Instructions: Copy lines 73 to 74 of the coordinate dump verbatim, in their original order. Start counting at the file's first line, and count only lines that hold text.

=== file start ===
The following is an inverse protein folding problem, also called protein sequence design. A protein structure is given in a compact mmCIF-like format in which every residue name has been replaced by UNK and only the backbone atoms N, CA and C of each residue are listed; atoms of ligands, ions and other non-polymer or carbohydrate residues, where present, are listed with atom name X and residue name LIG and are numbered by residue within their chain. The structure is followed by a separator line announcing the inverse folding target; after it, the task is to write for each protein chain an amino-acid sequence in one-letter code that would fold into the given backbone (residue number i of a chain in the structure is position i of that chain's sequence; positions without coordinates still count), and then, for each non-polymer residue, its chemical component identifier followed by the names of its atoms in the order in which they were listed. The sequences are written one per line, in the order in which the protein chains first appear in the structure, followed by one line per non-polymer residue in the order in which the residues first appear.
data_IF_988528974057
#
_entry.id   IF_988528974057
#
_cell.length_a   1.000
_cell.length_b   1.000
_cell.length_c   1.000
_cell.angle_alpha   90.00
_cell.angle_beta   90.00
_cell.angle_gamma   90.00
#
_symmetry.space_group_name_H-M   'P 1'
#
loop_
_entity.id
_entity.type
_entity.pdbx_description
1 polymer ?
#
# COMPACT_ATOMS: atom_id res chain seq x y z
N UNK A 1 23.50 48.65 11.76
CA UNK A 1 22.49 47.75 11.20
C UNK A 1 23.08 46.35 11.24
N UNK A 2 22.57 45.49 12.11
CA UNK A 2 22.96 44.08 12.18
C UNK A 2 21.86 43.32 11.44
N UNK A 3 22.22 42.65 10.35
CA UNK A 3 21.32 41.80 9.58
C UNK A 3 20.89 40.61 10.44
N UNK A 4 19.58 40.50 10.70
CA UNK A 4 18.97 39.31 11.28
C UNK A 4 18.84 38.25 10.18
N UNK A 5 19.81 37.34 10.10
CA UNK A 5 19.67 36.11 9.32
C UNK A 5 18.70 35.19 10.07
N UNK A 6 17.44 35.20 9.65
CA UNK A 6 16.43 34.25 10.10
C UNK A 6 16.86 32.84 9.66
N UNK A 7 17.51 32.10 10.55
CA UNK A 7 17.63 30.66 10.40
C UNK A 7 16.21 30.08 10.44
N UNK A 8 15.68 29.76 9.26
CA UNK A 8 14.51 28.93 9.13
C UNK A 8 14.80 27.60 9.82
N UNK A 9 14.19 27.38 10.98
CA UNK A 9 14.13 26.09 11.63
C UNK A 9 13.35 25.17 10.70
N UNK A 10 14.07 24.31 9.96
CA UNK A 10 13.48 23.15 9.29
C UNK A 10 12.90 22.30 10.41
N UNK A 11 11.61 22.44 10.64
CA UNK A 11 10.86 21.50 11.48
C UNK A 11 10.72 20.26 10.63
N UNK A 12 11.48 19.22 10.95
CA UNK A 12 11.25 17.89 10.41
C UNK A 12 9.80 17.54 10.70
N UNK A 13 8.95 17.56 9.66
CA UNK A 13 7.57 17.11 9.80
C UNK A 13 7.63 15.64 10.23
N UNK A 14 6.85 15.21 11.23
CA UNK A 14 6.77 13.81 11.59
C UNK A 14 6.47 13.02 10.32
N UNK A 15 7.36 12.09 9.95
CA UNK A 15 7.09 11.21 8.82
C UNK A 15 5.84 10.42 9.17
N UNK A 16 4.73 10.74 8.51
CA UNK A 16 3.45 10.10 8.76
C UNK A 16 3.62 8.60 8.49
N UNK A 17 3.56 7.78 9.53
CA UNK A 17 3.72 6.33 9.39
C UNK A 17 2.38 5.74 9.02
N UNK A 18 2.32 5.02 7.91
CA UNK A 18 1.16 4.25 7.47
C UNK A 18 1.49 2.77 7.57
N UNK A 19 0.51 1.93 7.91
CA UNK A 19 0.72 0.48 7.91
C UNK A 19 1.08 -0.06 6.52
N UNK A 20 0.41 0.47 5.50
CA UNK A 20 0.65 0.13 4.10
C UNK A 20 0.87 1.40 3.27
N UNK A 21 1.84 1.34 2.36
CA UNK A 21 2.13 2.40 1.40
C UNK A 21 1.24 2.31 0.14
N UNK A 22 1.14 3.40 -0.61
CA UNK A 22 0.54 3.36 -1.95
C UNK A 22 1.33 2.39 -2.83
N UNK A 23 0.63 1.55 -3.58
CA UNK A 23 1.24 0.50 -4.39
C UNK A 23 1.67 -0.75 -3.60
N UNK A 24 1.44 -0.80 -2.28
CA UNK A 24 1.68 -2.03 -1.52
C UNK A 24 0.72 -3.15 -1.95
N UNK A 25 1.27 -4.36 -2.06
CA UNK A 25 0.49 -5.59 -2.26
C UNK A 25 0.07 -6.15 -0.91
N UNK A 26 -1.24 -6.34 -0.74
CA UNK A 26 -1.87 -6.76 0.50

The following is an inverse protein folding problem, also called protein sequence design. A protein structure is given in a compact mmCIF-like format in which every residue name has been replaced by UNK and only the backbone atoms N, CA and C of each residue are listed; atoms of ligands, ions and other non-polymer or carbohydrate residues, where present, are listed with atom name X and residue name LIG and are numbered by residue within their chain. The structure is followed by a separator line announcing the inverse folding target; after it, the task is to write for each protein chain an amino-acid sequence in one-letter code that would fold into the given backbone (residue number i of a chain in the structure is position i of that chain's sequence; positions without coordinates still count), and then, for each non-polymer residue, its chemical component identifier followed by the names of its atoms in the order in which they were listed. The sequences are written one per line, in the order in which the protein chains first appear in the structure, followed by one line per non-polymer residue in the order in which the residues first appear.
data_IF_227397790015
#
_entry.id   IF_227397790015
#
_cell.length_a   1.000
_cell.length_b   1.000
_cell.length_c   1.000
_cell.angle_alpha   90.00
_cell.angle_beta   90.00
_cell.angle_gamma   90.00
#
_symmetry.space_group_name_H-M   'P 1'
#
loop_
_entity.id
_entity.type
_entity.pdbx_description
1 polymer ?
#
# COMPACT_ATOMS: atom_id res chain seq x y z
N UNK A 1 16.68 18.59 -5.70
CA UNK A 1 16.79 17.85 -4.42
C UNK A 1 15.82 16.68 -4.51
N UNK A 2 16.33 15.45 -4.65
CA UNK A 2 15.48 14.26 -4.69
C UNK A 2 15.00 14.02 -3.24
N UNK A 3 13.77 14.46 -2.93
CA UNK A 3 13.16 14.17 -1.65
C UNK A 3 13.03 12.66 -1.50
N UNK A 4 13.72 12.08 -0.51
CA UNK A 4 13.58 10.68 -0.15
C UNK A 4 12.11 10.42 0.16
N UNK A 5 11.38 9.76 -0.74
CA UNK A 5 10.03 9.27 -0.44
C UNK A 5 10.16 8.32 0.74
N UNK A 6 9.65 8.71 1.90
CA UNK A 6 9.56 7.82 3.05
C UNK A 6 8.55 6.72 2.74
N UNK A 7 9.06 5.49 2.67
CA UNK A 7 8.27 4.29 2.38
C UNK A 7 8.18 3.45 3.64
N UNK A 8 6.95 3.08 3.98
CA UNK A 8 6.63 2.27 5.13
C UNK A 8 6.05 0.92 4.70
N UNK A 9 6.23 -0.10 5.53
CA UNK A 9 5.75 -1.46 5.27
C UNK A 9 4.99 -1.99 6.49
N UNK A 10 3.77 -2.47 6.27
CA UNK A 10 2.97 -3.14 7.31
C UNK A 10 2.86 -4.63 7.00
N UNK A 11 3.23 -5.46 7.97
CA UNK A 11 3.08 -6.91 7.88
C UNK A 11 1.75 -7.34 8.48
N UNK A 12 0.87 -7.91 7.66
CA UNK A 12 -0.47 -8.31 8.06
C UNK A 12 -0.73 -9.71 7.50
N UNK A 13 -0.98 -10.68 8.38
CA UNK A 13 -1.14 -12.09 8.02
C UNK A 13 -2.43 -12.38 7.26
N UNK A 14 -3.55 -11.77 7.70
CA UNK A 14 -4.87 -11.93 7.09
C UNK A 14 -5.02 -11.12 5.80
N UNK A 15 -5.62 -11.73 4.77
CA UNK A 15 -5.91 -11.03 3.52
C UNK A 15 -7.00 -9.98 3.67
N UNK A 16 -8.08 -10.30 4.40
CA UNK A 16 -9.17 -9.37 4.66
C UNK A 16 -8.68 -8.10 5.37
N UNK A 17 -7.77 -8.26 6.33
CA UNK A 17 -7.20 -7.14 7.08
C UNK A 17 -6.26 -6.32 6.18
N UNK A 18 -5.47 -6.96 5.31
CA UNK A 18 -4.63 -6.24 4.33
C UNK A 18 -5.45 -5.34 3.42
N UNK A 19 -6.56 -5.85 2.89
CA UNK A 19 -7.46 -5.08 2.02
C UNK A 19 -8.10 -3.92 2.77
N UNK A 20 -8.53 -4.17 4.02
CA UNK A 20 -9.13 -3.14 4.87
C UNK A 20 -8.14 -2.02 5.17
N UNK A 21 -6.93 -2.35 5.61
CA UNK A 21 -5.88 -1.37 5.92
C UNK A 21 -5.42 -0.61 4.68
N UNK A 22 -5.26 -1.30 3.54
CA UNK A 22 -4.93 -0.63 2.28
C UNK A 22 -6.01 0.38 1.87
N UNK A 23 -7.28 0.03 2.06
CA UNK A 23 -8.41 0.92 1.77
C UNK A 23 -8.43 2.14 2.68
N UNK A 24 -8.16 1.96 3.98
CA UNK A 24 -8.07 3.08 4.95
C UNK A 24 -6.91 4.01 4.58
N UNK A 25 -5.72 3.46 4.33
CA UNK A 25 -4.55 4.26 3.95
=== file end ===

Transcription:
N UNK A 18 2.32 5.02 7.91
CA UNK A 18 1.16 4.25 7.47